A new political party was born today in Denmark, founded by MP Naser Khader. Khader was born and raised in Syria, but immigrated to Denmark with his family at the age 11. He has been one of the most prominent public figures the last two years, speaking out against extremism and for a democratic, peaceful version of Islam.
The new party has its roots in social liberalism and social conservatism, aiming to build bridges between right-leaning economic policy and an open-minded, non-racist, globalized worldview. I applaud the initiative.
In the opening press conference, some of the statements were:
We are tired of politics nearly always being about conflicts, contradictions, and finding faults with others. We think politics should be more about beliefs, vision, values, hopes, and dreams.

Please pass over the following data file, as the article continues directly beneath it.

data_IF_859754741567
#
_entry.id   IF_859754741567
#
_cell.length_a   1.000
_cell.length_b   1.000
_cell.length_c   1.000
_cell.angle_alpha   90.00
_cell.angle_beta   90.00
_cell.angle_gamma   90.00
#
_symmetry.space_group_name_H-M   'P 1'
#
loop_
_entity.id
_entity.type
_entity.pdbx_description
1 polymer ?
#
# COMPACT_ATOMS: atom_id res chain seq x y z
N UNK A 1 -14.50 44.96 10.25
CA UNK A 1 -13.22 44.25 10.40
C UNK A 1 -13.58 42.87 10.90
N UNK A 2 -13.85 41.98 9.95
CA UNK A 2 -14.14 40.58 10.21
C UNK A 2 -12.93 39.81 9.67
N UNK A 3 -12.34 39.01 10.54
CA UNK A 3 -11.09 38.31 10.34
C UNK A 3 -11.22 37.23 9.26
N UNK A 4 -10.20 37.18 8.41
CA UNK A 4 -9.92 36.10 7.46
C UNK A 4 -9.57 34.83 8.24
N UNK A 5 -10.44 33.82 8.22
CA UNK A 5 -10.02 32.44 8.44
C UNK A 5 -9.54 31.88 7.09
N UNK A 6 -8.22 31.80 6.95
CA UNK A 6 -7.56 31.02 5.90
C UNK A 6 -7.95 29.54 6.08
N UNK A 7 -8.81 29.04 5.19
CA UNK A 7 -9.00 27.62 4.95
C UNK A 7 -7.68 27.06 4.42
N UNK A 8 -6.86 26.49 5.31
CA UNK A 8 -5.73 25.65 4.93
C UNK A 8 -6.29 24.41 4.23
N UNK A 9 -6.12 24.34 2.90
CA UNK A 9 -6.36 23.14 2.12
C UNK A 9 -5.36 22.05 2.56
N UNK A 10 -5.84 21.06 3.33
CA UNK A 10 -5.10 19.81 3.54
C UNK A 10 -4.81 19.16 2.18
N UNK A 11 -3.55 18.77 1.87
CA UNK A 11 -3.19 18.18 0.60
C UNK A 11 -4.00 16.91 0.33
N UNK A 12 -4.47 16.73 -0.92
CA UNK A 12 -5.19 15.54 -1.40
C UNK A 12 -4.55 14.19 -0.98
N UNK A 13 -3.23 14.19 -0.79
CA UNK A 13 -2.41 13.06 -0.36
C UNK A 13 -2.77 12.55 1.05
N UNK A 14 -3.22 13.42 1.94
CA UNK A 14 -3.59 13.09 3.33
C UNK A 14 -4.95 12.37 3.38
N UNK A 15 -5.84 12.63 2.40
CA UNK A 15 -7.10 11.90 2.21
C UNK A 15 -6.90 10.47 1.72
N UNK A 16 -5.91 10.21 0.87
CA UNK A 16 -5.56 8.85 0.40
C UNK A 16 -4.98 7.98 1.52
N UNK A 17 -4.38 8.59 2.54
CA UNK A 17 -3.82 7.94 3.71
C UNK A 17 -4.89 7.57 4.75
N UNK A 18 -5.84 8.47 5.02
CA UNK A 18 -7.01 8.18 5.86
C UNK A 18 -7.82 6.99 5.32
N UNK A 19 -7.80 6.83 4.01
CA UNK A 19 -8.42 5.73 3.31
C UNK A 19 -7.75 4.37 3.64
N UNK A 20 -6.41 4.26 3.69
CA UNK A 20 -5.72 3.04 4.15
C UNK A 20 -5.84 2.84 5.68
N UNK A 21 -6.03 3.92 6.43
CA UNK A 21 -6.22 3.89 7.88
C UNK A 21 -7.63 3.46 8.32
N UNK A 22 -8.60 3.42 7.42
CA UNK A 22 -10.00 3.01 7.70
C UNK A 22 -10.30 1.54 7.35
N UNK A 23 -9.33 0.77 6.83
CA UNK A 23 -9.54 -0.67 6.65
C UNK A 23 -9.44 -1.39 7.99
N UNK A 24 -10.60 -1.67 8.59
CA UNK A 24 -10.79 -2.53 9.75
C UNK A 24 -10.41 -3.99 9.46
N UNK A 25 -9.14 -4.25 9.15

We believe that many would like so see a government that takes its roots in the middle of Danish politics so the wings have less say. And not many parties today work towards cooperation, unity, and bridge building.
The party will build on what unites rather than what divides. The agenda for Denmark should be set by people who think of society as a whole, and not by extremists or egoists.
Denmark needs something to hope for – something to cooperate in.
(From nyalliance.dk, my translations)
Now switch to the church and the earlier mentioned crisis. In little more than a week, the Seventh-day Adventist Church will meet for session. A lot of issues are up in the air, people on several sides being disgruntled with the current leadership, people leaving the church, and many waiting in apprehension.
What the church needs is a new alliance. We also need to work on what unites rather than what divides. The agenda for the church should not be set by extremists. We should collectively stop listening to the freaks, and move on, move forward. Being a church should be about beliefs, vision, values, hopes, and dreams.
If he were a Christian, Naser Khader would make a great union president.